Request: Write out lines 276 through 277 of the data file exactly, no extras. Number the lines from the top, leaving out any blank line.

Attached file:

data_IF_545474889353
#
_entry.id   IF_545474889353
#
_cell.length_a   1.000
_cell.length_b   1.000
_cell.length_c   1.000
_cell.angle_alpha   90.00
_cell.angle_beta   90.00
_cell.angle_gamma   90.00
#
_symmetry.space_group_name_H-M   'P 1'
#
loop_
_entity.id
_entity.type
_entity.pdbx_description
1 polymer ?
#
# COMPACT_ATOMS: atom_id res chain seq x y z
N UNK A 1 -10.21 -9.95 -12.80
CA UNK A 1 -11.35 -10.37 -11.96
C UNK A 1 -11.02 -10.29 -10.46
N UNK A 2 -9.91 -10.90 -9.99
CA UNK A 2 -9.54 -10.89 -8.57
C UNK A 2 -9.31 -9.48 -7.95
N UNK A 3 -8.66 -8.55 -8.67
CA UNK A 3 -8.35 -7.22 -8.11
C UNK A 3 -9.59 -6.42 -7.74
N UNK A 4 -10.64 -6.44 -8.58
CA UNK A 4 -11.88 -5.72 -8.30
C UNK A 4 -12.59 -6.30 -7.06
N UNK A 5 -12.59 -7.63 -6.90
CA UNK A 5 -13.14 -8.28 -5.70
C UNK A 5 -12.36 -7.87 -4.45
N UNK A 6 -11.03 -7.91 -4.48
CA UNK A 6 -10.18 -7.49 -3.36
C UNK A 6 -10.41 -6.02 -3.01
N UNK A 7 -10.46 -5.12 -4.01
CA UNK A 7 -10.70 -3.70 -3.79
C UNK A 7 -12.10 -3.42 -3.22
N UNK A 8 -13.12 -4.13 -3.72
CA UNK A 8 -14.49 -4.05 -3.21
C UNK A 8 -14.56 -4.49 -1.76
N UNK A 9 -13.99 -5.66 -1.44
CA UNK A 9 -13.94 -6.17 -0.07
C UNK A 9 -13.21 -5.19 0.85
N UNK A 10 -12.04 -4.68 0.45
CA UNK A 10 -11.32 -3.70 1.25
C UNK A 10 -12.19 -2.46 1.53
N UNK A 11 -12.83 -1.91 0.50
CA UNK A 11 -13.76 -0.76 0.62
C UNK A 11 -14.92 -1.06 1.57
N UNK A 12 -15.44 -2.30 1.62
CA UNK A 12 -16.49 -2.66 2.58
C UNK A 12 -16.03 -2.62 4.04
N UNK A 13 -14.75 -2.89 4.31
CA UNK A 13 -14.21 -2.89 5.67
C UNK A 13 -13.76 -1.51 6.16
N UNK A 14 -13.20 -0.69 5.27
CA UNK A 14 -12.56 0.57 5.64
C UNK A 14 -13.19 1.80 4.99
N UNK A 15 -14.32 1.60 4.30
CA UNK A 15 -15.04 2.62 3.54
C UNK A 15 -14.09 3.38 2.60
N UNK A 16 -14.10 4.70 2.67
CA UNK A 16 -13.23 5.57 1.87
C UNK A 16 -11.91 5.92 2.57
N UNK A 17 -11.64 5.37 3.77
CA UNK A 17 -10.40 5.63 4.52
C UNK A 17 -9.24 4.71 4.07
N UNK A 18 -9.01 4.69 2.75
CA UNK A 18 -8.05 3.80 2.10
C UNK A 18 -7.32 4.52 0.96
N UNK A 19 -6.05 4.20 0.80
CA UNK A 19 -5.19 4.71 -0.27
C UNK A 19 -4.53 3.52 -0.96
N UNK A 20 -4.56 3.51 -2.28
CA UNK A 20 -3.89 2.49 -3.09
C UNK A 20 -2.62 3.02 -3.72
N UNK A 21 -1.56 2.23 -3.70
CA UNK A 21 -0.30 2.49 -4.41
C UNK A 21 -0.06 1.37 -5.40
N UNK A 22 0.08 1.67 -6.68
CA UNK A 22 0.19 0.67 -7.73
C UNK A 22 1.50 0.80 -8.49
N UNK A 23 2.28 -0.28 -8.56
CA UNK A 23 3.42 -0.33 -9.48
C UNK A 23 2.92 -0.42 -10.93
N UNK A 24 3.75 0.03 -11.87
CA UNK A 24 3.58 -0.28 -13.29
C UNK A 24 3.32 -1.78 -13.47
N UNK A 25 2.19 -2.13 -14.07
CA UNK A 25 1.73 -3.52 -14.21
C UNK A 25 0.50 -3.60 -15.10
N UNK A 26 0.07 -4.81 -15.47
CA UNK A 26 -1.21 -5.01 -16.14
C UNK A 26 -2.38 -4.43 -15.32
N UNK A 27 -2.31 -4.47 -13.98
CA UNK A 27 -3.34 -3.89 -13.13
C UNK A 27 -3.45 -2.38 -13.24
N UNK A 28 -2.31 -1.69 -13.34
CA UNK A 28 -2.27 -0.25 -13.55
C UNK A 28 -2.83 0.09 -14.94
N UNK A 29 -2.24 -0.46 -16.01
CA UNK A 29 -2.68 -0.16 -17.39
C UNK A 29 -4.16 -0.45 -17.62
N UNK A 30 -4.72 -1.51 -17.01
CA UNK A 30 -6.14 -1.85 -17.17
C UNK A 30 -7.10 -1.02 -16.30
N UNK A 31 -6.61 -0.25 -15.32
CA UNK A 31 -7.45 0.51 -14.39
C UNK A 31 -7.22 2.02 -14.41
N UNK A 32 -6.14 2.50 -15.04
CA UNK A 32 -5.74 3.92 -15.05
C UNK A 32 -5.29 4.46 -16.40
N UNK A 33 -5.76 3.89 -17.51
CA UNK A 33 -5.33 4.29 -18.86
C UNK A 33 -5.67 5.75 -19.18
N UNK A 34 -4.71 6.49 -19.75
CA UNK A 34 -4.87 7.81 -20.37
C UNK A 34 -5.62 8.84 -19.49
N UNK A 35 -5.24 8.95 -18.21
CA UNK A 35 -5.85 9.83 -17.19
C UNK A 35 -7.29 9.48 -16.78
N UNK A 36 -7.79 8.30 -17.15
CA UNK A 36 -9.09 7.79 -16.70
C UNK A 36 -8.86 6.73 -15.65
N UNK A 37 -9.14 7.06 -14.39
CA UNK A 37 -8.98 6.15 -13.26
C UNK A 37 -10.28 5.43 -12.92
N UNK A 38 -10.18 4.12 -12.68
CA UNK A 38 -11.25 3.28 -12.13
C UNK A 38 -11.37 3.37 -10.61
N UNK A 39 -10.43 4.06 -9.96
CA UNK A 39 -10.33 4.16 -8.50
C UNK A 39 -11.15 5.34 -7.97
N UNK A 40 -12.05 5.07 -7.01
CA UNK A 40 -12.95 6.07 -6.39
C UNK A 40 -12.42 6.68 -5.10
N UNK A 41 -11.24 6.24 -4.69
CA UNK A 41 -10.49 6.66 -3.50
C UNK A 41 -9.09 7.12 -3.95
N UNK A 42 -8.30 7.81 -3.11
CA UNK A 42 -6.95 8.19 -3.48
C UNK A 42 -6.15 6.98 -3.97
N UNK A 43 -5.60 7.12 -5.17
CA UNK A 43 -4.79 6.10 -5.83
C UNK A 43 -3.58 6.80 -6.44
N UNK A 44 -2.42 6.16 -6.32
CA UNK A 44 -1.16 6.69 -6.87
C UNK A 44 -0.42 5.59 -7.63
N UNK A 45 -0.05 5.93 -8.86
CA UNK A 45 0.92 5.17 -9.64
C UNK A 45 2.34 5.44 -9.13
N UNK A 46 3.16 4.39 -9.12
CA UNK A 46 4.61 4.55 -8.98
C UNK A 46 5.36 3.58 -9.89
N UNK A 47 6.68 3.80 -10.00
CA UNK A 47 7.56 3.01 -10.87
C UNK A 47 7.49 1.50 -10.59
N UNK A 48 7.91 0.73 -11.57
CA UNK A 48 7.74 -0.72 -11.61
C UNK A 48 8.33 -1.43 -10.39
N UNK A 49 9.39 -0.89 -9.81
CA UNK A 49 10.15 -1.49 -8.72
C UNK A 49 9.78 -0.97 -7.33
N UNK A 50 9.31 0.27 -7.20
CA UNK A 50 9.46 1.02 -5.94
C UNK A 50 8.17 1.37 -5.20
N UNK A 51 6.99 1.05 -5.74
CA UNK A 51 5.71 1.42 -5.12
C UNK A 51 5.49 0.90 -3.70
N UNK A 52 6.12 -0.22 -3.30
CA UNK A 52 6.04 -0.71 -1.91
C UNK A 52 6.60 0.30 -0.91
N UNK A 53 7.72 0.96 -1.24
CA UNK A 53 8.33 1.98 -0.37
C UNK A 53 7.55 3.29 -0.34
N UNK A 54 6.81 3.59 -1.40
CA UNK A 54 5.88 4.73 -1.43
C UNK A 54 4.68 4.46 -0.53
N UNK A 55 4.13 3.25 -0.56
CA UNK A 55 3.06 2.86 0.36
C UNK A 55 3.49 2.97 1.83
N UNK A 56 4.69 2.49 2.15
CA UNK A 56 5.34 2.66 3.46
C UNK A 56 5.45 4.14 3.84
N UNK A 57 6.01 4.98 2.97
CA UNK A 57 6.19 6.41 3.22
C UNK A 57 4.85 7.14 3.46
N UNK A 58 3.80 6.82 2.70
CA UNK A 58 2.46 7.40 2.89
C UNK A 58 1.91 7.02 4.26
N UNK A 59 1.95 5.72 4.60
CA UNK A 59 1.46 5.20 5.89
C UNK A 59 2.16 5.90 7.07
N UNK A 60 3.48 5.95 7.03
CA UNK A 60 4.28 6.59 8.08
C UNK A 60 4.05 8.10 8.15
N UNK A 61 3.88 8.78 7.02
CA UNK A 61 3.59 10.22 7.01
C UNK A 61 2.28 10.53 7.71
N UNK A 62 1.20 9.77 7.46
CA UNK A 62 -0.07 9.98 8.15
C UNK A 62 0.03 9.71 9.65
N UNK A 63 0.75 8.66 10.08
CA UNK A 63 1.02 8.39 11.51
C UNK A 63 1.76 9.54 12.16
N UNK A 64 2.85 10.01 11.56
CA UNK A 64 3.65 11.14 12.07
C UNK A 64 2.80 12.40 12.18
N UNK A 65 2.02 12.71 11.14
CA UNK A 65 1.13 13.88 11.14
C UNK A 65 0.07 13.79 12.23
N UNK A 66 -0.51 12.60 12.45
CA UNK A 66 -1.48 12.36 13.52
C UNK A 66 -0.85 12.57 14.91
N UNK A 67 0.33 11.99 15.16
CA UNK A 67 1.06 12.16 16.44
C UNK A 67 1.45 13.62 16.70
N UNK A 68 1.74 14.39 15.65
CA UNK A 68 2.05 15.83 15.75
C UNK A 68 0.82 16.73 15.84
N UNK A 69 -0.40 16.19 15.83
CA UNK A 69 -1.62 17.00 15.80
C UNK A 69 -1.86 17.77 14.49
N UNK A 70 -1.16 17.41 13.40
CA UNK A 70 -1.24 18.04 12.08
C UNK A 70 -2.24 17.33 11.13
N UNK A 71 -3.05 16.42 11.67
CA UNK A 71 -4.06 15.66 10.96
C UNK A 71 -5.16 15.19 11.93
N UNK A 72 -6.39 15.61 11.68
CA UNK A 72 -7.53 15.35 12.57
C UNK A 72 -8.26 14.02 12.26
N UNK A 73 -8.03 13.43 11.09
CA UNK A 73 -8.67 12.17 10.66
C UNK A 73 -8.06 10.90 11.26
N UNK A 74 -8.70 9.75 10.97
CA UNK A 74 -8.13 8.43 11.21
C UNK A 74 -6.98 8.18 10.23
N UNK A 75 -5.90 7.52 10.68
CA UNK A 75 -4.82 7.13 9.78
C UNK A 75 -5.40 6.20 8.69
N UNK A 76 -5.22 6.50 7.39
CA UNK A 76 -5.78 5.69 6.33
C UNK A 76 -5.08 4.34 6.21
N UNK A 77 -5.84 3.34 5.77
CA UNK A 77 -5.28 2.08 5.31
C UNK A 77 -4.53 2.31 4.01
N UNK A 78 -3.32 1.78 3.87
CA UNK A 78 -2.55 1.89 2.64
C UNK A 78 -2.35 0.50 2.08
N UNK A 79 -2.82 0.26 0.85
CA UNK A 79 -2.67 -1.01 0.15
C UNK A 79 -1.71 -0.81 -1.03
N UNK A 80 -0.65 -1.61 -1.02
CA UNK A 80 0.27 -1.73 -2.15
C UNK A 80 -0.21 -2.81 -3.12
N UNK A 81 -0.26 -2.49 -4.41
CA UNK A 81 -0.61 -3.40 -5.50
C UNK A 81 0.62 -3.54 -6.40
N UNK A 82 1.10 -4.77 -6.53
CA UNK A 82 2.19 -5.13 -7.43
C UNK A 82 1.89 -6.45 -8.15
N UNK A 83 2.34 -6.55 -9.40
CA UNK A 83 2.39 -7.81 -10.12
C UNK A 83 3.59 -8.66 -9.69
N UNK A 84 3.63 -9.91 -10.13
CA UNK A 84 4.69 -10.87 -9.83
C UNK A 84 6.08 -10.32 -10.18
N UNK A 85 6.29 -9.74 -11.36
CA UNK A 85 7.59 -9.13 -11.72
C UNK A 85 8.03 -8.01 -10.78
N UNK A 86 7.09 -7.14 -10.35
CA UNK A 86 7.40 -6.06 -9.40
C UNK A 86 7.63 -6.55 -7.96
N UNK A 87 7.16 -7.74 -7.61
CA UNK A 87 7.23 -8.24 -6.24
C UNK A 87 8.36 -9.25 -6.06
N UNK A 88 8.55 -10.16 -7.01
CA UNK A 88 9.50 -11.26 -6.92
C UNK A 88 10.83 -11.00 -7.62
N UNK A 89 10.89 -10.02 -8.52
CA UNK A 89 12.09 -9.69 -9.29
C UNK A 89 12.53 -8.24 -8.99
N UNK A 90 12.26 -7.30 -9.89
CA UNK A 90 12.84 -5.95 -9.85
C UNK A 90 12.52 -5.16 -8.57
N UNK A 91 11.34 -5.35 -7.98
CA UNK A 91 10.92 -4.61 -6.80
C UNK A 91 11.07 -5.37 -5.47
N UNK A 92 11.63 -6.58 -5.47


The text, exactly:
N UNK A 86 7.09 -7.14 -10.35
CA UNK A 86 7.40 -6.06 -9.40